By Chris McCahill
Try asking a conventional travel demand model about bicycle trips and you might get anything from an educated guess to an error message. A recent study from Sweden, however, shows what it takes to fix them. The short answer is to make the models much bigger. That leaves an important question: is it worth it?
As the authors of this study explain, “large-scale transport models, which serve as the main tools for policy evaluation and cost-benefit analysis, are often designed for modeling of motorized travel modes such as private car and public transport.” For their study, published in Transportation Research Part A, the researchers developed a trip-based model for Stockholm—as opposed to more complex activity-based models—that predicts a 13.5 percent bicycle mode share (compared to 11.9 percent in the regional travel survey) and explains 74 percent of variation in observed bicycle volumes. Those are good results. Their mode also captures important differences in bicycle use among age groups, genders, and income levels.
While their approach could help improve the conventional four-step model that many agencies still rely on, it also requires fundamental changes. The road network is much more detailed, and the traffic analysis zones are smaller than usual (250 by 250 meters, in this case). To predict cycling patterns, the network also needs information about bike facilities and the slope of roads, which the authors explain are critical for assessing bike infrastructure projects. In other words, it takes more data and presumably much more time to run.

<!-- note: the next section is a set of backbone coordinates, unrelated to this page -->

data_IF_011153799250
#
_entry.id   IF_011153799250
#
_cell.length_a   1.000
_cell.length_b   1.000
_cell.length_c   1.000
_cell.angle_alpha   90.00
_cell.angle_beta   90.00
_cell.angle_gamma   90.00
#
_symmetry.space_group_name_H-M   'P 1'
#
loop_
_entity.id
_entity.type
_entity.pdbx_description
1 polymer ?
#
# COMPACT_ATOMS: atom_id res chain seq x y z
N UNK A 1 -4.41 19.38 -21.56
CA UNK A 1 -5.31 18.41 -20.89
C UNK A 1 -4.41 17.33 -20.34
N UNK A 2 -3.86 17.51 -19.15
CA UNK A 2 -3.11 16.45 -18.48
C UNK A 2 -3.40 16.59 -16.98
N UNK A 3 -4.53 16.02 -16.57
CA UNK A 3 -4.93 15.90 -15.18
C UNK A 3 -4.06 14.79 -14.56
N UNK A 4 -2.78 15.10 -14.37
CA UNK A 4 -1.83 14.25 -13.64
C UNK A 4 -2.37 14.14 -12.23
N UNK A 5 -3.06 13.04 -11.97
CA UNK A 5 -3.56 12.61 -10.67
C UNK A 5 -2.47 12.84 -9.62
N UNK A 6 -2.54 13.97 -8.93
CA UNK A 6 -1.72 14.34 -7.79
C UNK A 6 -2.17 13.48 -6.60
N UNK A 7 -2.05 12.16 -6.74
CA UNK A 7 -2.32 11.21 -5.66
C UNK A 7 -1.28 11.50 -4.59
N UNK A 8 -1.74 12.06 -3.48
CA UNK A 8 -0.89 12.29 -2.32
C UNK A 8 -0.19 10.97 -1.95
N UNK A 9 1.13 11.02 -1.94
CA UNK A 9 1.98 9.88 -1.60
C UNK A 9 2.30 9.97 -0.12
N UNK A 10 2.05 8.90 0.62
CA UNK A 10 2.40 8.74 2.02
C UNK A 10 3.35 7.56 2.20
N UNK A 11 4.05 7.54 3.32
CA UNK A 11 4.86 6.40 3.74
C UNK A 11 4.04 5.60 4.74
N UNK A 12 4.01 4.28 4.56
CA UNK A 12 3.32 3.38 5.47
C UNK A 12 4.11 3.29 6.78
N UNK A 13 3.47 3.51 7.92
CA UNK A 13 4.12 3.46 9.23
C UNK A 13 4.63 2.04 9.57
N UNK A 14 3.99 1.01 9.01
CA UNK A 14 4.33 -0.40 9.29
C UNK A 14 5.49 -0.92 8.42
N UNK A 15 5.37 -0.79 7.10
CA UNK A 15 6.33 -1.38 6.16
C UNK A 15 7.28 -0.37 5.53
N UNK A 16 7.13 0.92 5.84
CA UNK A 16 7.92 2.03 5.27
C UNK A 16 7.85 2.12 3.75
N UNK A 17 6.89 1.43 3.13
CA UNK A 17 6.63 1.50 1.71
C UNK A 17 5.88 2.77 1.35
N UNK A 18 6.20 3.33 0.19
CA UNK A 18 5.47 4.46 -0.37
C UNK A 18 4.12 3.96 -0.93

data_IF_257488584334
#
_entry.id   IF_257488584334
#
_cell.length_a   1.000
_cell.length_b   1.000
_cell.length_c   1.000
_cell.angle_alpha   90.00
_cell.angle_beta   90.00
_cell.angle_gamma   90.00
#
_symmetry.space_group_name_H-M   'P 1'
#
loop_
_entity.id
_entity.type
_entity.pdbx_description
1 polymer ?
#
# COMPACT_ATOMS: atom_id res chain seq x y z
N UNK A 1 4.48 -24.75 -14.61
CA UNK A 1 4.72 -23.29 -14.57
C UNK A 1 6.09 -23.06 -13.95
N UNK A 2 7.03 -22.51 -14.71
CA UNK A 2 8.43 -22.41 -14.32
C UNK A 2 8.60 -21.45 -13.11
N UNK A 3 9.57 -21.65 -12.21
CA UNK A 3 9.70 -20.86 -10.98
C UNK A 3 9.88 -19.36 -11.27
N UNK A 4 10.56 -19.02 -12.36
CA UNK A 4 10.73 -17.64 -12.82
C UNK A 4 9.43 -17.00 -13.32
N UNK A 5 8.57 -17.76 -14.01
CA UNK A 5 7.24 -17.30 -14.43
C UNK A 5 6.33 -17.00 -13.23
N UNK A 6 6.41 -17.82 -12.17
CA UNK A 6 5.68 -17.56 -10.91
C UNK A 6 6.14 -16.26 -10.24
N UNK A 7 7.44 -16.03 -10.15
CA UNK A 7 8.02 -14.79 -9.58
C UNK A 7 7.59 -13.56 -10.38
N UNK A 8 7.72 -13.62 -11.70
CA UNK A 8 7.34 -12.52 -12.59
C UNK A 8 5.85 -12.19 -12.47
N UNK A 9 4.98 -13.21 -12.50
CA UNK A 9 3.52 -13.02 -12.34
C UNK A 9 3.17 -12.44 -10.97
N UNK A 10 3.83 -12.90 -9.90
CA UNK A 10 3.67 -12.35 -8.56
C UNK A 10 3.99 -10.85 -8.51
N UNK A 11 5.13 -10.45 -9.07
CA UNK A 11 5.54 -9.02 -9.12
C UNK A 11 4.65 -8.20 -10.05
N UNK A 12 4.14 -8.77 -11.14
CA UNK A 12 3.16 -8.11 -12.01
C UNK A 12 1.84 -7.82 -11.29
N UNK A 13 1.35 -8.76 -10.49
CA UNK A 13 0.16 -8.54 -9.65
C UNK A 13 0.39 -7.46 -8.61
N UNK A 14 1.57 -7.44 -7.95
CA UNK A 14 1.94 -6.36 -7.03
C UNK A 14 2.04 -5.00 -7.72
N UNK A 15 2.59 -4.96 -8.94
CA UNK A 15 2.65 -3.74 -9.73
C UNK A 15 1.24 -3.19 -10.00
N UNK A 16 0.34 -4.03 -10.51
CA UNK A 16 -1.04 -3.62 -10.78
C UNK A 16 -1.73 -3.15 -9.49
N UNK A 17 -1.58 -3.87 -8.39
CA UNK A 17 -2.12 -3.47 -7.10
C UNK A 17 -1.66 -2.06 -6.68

This all raises questions about whether building on old travel demand models is the right path forward. First, despite how promising this study is, modeling future demand—the main purpose of these models—is much more difficult than simulating current demand. We recently learned that forecasted traffic volumes are often only marginally better than straight-line projections.
Similarly, most travel models assume future development patterns are fixed, regardless of future transportation investments. In the U.S., the resulting highway construction has chased outward growth while at the same time fueling it. The opposite could be true of cycling: we may underestimate potential bicycle demand if we don’t first imagine the most supportive land uses.
So, while travel demand forecasts were useful in building out regional highway systems across the globe, are they as relevant for stitching together urban bicycle and pedestrian networks? With the potential to understand actual bicycle travel using big data, modeling travel demand may not be as important as methods for identifying critical gaps and evaluating projects in terms of accessibility, which the current research could help with in many ways.